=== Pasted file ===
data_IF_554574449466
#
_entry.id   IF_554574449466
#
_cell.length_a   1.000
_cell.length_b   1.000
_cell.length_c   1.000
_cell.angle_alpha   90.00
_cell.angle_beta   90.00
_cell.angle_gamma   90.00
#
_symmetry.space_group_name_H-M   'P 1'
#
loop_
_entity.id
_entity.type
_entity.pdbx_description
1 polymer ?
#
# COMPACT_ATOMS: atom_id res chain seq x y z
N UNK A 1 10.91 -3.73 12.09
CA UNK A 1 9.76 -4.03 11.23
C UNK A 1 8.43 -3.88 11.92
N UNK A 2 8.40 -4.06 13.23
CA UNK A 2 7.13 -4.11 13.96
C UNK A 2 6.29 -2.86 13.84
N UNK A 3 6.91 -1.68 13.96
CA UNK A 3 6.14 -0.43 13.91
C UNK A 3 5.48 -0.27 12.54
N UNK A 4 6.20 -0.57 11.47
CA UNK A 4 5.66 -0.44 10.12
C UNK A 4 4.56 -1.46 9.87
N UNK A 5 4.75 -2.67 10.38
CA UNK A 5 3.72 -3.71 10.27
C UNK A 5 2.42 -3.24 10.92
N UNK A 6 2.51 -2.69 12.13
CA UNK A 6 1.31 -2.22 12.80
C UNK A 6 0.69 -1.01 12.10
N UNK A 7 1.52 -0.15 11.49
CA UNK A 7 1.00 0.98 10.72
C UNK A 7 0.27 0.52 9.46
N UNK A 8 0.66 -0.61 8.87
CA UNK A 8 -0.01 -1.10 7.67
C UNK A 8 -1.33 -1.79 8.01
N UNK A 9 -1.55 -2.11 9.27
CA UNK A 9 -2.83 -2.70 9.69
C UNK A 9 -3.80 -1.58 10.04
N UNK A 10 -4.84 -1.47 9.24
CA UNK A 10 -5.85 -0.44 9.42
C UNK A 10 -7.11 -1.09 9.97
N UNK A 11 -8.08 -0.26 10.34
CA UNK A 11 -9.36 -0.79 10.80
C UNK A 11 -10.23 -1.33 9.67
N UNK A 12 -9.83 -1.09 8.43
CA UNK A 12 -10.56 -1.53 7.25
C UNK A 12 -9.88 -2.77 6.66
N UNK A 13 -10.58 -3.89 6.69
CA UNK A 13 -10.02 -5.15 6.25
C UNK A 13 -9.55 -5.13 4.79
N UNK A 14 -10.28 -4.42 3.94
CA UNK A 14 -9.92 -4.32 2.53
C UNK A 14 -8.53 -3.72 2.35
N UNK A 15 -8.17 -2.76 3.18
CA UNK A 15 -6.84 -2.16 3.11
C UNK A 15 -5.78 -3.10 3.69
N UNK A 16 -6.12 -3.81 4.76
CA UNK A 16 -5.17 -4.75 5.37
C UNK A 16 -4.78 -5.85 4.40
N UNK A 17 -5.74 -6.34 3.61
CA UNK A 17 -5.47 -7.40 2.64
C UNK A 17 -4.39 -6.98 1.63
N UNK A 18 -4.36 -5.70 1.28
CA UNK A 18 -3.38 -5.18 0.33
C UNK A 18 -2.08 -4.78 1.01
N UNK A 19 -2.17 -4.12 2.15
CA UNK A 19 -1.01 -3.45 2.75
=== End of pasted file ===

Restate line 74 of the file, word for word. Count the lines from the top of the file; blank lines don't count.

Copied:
C UNK A 18 -2.08 -4.78 1.01